The Duduk, a woodwind instrument, originated about a thousand years ago in what we know now as Armenia. Performances often present it in pairs. While the first player performs the melody, the second player plays a constant drone tone called “dum,”. The sound of the two instruments combined provides a deeper, more haunting sound.

The Duduk’s origins trace with certainty to the reign of Armenian king Tigran the Great (95-55 B.C.E.). Archaeologists also date some records back to 1000 B.C. The ancient flute aulos made of reed boasts the title of being the Duduk’s ancestor and appears in a number of ancient Armenian manuscripts.

The Duduk is, in fact, the only truly Armenian instrument that has survived throughout history. As such, it serves as a symbol of Armenian national identity. The ability of the instrument to articulate the dialectic and mood of the Armenian language always presents itself as a difficult challenge for a player. At the same time, it’s considered to be the instrument’s most valuable asset.

The modern version of the Duduk emerged in the first half of the twentieth century. Vardan Bouni improved the instrument from the 1920s to the 1930s. Three additional major designs of the instrument appeared later on: in A (f#-b’), in Bb (gc’), and in D/piccolo/ (h-e flat’). Each Duduk has a range of an octave and a fourth or third.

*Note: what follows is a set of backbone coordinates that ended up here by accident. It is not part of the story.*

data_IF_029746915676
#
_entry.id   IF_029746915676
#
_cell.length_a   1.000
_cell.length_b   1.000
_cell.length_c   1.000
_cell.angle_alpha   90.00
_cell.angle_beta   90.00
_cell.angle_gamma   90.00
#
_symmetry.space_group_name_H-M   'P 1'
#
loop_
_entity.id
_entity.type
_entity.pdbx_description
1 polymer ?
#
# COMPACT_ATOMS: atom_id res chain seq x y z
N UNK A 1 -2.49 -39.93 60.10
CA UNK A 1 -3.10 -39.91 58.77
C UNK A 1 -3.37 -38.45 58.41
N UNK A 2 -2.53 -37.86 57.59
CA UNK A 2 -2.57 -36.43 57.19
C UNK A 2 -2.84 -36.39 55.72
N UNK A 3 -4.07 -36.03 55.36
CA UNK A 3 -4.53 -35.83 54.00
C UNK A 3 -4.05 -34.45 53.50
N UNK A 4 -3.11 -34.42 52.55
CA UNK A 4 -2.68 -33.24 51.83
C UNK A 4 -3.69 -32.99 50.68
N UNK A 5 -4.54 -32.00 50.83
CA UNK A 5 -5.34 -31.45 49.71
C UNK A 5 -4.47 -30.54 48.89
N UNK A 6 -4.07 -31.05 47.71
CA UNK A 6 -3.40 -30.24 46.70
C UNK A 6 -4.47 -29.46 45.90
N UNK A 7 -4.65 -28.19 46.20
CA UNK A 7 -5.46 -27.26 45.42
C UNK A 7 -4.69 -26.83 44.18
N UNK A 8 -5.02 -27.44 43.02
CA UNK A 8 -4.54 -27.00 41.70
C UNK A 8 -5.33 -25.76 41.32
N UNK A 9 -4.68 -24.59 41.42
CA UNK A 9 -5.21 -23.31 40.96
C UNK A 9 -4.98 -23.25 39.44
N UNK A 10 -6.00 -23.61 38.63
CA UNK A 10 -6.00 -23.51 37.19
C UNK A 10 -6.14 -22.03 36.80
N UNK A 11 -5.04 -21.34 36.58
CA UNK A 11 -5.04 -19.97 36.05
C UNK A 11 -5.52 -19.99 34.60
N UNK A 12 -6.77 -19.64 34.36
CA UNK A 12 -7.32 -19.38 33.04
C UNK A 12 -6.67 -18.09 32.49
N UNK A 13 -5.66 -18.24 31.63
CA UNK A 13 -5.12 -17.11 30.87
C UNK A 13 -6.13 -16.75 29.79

Measures and construction of the Duduk

The instrument’s length ranges from 28 to 40 cm. The most popular “A-Duduk” is 35.5 cm long and 2.2 cm in diameter. Internal diameter remains constant at 1.2 cm, slightly widening at the end to accommodate the mouthpiece. The mouthpiece, sliced from reed, stretches 10.5 cm tall and is flattened at the proximal end.

There are currently seven different designs of the instrument: G, A, B, H, C, D, Es, and E. Each of these is the german name for the note that is produced when all of the finger holes are opened. The A-Duduk can tune to play any pitch between F-sharp and B-natural. The sound of each type differs slightly.

The Duduk was first used in classical modern music in 1975 by Armenian composer Avet Terteryan (1929-1995). The piece was his third Symphony, and the Duduk played along the Zurna and a symphonic orchestra. This composition is still very popular today, and many orchestras play it regularly. The soundtrack of the great Armenian duduk-ist Vache Hovsepian was used by composer Peter Gabriele for the film “The Last Temptation of Christ” (1988). Since then, the number of films in which the Duduk appears has expanded significantly, with films such as “Gladiator,” “Troy,” “Yevgeny Onegin,” “Ararat,” and several others.

In 2005, UNESCO recognized (and in 2008, inscribed) the Armenian Duduk and its music as a Masterpiece of the Intangible Cultural Heritage of Humanity,